Hypoxic atmospheres can induce subsequent increases in cutting-induced hydrogen peroxide production by fresh-cut Romaine lettuce.
Toivonen, P.M.A., Lu, C., Bach, S.J., and Delaquis, P.J. (2015). "Hypoxic atmospheres can induce subsequent increases in cutting-induced hydrogen peroxide production by fresh-cut Romaine lettuce.", Acta Horticulturae (ISHS), 1071, pp. 519-526.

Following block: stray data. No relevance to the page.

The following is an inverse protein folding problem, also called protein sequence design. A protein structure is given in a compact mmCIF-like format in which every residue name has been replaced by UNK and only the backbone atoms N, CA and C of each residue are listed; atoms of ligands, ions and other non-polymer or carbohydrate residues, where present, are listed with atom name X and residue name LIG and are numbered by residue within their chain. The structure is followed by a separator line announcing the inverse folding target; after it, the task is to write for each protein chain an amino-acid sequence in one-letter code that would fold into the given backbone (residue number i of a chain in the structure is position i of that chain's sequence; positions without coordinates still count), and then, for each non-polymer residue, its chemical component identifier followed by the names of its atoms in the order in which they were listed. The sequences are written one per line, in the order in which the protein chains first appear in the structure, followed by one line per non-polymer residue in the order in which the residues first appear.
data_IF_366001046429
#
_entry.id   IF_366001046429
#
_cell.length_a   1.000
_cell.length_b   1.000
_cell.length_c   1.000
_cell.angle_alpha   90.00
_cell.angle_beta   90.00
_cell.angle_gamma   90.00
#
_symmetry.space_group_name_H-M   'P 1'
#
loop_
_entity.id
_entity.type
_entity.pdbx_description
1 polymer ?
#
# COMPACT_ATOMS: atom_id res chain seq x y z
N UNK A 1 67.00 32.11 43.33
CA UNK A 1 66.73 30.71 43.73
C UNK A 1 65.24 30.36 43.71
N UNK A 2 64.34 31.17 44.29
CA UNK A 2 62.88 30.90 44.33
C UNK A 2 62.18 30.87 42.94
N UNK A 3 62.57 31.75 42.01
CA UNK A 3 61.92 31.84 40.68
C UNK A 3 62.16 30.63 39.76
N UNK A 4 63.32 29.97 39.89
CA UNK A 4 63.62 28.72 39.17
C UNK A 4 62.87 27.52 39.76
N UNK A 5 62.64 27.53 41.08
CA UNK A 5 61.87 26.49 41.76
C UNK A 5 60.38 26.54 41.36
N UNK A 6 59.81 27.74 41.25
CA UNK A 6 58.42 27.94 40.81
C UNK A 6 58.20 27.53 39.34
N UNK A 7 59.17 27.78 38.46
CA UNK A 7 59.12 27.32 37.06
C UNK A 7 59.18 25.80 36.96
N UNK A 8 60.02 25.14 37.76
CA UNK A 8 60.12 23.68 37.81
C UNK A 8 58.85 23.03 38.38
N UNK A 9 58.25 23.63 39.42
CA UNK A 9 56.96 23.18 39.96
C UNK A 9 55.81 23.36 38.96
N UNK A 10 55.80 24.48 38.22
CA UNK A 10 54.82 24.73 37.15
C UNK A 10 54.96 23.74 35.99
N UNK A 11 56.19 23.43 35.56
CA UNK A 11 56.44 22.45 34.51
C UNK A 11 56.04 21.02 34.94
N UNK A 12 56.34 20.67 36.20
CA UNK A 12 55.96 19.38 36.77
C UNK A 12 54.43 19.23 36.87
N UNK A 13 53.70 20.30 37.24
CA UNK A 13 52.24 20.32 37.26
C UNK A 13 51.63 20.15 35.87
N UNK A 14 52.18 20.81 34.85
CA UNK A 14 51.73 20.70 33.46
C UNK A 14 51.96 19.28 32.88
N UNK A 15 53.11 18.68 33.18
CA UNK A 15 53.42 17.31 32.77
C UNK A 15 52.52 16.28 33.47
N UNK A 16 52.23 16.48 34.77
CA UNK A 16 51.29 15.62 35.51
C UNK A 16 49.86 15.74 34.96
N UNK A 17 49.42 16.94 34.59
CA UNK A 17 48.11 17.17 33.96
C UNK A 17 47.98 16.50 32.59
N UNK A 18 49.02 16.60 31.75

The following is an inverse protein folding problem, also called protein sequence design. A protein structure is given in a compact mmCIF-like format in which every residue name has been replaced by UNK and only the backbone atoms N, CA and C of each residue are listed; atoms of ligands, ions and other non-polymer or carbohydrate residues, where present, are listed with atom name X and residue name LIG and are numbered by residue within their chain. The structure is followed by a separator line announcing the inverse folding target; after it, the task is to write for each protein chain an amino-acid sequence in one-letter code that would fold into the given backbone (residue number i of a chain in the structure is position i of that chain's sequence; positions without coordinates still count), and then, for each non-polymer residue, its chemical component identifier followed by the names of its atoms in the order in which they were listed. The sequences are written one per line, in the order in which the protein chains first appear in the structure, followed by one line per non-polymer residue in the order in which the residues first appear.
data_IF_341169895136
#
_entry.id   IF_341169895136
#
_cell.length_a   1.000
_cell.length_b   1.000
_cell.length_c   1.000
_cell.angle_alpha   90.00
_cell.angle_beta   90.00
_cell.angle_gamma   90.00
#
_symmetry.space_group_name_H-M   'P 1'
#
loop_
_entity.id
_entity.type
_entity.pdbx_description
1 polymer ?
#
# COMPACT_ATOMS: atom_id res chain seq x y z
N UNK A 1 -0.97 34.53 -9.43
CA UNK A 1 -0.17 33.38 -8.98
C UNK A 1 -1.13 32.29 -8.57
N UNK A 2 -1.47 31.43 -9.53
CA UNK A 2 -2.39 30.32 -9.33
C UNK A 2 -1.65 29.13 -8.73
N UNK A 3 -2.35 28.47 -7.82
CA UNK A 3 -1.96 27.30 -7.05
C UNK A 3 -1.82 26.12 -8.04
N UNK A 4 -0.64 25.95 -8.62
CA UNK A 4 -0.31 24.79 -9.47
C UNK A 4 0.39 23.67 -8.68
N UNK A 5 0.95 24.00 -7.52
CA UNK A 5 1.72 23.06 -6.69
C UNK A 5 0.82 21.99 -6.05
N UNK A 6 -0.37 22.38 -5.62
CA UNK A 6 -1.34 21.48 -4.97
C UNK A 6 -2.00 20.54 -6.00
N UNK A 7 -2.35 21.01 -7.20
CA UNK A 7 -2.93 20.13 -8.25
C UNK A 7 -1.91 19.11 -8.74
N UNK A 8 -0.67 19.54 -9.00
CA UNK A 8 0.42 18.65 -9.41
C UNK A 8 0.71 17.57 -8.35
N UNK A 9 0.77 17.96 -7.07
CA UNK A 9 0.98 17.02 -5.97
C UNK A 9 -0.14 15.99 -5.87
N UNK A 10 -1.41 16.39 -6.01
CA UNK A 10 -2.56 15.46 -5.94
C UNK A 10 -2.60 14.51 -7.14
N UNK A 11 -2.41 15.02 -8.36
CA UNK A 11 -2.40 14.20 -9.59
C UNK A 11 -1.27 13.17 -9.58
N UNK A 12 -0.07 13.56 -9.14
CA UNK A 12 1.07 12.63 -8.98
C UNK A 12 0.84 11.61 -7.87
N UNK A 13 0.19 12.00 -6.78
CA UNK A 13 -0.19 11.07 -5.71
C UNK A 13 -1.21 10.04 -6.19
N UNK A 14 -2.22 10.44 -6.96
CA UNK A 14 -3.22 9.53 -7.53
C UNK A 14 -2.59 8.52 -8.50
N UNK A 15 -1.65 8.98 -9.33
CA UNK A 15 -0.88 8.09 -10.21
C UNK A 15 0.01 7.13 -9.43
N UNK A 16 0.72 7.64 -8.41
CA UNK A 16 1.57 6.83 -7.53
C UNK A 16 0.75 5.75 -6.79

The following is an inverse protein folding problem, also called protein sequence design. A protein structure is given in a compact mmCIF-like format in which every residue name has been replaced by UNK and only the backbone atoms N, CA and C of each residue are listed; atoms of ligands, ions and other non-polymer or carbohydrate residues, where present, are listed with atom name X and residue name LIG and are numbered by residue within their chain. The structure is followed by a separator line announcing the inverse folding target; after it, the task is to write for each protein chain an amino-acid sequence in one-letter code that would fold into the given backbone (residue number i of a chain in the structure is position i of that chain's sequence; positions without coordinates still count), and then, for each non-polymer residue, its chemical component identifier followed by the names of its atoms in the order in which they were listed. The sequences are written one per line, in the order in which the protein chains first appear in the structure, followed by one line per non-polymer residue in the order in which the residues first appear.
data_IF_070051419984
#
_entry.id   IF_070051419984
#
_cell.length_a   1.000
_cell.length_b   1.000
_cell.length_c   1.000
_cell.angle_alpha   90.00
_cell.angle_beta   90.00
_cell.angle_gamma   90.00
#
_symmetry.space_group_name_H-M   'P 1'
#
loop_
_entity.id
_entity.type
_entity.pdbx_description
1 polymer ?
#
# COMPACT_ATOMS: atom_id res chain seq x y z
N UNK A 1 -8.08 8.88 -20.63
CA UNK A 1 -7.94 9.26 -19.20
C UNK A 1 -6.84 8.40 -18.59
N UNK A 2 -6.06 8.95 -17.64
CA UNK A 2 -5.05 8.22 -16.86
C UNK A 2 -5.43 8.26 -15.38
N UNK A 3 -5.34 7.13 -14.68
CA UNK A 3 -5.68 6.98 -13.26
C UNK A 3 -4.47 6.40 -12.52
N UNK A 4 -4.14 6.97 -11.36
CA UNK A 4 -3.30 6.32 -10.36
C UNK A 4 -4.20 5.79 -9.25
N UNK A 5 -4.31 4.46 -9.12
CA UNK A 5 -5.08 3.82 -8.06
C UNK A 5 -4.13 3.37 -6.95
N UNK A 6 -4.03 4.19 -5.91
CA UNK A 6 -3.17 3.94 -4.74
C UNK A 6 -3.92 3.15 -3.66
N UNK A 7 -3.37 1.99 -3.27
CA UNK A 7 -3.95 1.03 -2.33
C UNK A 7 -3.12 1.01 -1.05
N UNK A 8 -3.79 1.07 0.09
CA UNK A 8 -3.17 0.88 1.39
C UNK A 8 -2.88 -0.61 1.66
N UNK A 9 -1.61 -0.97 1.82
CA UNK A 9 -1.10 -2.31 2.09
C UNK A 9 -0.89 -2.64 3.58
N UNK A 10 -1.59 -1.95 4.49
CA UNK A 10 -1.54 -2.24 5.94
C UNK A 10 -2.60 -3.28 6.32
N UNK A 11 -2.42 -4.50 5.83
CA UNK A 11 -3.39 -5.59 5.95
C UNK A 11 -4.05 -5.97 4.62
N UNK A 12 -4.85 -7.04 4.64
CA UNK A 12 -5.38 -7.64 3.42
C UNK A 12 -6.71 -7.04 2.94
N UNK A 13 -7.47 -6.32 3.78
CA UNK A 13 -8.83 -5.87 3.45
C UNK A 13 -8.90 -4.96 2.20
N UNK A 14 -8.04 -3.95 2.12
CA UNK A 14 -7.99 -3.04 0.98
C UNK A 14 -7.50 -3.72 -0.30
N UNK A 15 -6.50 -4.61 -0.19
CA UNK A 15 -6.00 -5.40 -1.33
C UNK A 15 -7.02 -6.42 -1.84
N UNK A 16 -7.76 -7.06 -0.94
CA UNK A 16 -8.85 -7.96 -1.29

The potential of hypoxic treatments to induce increased hydrogen peroxide at cut edges in order to improve food safety of fresh-cut lettuce was studied. Hypoxic atmospheres (0.5 kPa O2) were applied at 4°C for several days before fresh-cut processing in Romaine lettuce grown in both growth chambers and in the field. When the hypoxic atmosphere was applied to young growth chamber-grown lettuce, the production of hydrogen peroxide at the cut was increased by 30 to 50%. This resulted in lower survival of epiphytic bacteria and E. coli O157:H7 inoculated onto the lettuce prior to cutting. Older lettuce grown in the chambers did not show such a dramatic response. Response to hypoxic treatment increased up to seven days, after which it began to decline. Chamber grown lettuce infected with powdery mildew showed a reduced response to hypoxic treatment. Romaine lettuce grown in the field and harvested at the same stage as the young chamber grown lettuce showed varied response to hypoxic treatments, showing large increases in H2O2 production or no response to the treatment. Lettuce tested immediately after a severe heat stress event in the field showed no response to hypoxic treatments. Exposure to severe stress or infection by powdery mildew appears to reduce response to hypoxia. These results suggest that treatments to enhance wound-generated oxygen radical production are only effective in cases where the plant tissue has not been exposed to other stresses. This work helps to highlight the importance and limitation for stress treatment cross tolerance adaptation approaches to manage fresh-cut produce quality and safety.
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